No babies were born that day, or that night, or the next day, either. Six days later, at 3:24 a.m. Jan. 22, Dr. Keri Philpot delivered the center’s first baby, Elias Allen Michael Barker, son of Jillana and Travis Barker of Broken Bow. Since then, it’s been busy.

One month later, on Feb. 26, the first set of twins was born. The first set of triplets arrived on April 27-28. Two of them were born April 27; the third came right after midnight April 28. The busiest month was August, when 64 babies were born. The busiest week came in October, with 20 births. The unit’s 500th delivery happened Nov. 19. By December, 561 births were recorded for 2017, including 248 girls and 313 boys.

Since then, 21 more infants were born at KRMC. As of Jan. 16, the end of its first year, 582 babies had been born in the 19,000 square-foot unit of the hospital at 804 22nd Avenue. That’s almost 20 percent more than what hospital administrators projected for the first year. This year, 600 births are expected.

“It’s gone really well this first year, as smoothly as possible,” Maternity Services Manager Dani Peisiger, R.N., said. A nurse for 12 years, she joined the unit four months before it opened to work on policies and procedures, hire the staff and oversee training.

The maternity wing, part of a $40 million KRMC expansion that included an emergency department, an intensive care area and a helicopter pad, has a separate entrance on the hospital’s southeast corner. It has 10 spacious, private labor and delivery rooms, two antepartum rooms, a surgery room and two on-call rooms for doctors. Its four-room, Level II neonatal intensive care unit is licensed for eight infants.

Mothers labor and deliver in one bed. There is no nursery; newborns stay in bassinets in their mothers’ rooms. “Babies never leave their mothers’ sides now,” Peisiger said. “We believe in skin-to-skin care. If mothers need a break, we’re happy to cuddle with those babies. It’s the best part of our job.”

The department’s 45-member staff includes lactation counselor Victoria DuPreez, unit secretary/notary Charity Marr and maternity educator Tanya Sandoval. Its 35 nurses have a combined 153 years of experience.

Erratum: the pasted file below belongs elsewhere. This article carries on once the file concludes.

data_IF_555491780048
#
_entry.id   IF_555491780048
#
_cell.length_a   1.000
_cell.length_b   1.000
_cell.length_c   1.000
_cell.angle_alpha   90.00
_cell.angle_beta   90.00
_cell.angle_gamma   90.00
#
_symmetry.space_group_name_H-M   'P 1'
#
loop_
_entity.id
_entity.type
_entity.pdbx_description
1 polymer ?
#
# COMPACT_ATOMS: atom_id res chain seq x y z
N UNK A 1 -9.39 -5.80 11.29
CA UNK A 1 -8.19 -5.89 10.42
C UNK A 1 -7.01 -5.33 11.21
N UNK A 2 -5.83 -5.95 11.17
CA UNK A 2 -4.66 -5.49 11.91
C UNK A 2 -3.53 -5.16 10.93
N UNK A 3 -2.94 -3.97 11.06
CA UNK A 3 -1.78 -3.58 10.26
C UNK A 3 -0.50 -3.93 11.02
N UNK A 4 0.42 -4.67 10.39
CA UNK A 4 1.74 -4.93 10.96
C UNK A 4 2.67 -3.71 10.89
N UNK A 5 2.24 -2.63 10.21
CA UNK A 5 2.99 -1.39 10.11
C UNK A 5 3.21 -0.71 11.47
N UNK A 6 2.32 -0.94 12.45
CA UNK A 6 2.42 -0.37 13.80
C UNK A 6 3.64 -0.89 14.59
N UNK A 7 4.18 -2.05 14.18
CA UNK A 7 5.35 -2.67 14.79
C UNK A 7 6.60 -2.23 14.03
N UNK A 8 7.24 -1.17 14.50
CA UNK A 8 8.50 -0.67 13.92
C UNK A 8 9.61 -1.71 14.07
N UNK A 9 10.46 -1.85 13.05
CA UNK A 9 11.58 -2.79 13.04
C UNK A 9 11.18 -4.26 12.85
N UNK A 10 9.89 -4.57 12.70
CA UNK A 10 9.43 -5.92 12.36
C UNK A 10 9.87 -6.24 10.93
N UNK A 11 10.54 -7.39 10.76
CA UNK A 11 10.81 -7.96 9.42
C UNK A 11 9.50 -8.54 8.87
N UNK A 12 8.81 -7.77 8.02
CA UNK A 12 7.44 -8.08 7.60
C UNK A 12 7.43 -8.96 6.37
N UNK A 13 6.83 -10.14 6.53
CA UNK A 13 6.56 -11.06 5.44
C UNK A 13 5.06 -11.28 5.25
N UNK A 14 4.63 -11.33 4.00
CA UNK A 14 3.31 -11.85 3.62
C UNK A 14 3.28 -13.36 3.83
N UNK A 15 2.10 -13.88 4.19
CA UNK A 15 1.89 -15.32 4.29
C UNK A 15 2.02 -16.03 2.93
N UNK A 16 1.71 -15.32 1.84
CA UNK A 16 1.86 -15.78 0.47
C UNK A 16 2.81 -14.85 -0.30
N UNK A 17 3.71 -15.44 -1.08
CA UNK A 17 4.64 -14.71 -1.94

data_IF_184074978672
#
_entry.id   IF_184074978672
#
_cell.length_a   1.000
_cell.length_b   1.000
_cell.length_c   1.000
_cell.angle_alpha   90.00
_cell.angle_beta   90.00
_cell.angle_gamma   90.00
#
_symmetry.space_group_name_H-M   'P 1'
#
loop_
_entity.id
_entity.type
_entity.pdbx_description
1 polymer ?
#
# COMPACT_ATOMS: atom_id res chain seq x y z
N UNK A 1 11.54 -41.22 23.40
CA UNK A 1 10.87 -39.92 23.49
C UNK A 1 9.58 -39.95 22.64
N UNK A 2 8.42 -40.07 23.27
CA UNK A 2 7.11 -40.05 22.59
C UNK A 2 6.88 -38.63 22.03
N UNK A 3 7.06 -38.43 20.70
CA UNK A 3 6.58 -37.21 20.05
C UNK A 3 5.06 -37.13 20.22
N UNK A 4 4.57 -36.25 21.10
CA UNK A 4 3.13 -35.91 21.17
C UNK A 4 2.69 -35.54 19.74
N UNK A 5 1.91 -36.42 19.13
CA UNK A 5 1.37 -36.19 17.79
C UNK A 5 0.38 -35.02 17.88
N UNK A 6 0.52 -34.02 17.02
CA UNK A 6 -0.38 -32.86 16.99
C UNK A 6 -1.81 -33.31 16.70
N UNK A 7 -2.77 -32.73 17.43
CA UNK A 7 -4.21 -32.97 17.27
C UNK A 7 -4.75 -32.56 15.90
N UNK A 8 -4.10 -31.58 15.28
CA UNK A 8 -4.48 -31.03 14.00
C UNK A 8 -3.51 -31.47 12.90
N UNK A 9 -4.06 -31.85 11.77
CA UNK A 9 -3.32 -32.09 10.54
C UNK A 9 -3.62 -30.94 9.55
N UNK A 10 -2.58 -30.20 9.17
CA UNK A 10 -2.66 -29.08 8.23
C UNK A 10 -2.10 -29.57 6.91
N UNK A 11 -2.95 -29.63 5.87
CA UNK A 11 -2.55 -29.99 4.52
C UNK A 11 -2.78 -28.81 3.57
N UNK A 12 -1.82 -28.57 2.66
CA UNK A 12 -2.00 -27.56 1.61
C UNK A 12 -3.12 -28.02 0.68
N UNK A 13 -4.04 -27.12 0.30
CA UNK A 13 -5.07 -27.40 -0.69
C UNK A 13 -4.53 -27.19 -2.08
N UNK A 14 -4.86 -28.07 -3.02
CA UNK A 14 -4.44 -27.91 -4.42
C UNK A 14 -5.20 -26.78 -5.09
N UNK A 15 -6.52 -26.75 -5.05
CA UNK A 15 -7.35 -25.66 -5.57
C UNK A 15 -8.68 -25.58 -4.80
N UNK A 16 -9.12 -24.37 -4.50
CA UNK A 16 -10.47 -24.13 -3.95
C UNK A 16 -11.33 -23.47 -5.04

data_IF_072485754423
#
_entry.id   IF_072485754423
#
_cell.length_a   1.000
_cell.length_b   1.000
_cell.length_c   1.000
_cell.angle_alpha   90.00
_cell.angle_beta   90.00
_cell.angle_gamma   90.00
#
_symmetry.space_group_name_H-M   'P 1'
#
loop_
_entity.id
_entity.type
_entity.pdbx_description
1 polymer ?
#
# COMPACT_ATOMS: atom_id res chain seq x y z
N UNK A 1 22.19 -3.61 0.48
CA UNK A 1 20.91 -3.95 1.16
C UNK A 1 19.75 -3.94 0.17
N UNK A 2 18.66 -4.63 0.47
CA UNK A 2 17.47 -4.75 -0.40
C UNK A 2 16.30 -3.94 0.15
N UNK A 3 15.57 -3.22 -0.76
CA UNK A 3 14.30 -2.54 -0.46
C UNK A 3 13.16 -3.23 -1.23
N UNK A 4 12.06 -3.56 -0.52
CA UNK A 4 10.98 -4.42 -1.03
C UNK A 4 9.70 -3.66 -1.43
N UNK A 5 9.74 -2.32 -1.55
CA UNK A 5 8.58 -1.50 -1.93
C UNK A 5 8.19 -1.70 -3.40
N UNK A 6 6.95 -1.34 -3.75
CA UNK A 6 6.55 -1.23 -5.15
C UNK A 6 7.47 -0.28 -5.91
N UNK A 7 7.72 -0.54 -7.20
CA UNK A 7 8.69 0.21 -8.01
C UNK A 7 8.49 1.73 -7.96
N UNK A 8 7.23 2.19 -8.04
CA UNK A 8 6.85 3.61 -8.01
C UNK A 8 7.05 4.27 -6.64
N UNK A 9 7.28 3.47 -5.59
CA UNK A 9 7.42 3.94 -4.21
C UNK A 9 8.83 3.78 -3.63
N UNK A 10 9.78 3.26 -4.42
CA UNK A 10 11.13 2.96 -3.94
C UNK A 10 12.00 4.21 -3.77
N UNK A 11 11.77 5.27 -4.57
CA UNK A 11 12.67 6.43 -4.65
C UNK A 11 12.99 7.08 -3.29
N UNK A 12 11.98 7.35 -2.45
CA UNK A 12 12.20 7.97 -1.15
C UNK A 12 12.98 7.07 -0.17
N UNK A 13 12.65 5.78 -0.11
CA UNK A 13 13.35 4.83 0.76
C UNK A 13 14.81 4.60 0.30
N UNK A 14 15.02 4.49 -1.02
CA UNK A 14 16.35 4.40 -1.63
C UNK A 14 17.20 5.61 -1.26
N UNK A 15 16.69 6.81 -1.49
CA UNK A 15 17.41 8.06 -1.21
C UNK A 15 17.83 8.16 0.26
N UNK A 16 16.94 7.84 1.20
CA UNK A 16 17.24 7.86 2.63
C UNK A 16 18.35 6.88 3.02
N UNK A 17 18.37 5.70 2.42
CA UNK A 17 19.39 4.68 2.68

Also happy with the unit is Sara Fecht of Kearney, the hospital’s nursing services assistant who graduated last May from the University of Nebraska at Kearney. She had done a human relations internship at KRMC during college and accepted the job the day she received her diploma. She works all over the hospital, but as the Maternity Care Center prepared to open, Fecht wrote policies and designed crib cards and footprint cards. She also schedules the staff.

“I love it here. I always wanted to help people. This is totally where I wanted to be,” she said. “I look at the nurses. They’re a different breed. I notice how well the staff works together, how happy they are. The patients are happy. They just want to hold their babies. I’ve found family here.”

That echoes what Peisiger says: “We have such good teamwork. People pitch in wherever they’re needed. It’s all hands on deck.”

Peisiger was on hand when the triplets were delivered last April after 32.5 weeks of gestation. For that event, 20 people crowded into the delivery room, including a pediatrician and NICU nurse for each baby, and 14 others. “It went like clockwork,” Peisiger said. “When I see processes like that, I know what we’re capable of.”

Malcom, who spends five to seven hours each day in the NICU with Baylee, likes the fact that she can be so hands-on with her newborn and help with baths and feedings. “Everyone here goes above and beyond the call of duty for my comfort,” she said. Her husband John appreciates that, too.

Dr. Philpott, who delivered the center’s first baby a year ago, said her patients appreciate the big rooms, kind nurses and its separate entrance. She said three patients who delivered there last year are expecting again and plan to come back in 2018.

“The nurses and staff throughout the entire hospital are very competent and kind. They love their jobs and where they work, and it shows. In the end, it’s the people who make the difference,” she said.

Dana Wright, the hospital’s marketing coordinator, said the Maternity Care Center has helped facilitate a relationship with our Kearney pediatricians and attracted a younger crowd of patients. “It has also increased our overall patient volume. We are seeing patients come here for more than just delivering babies.”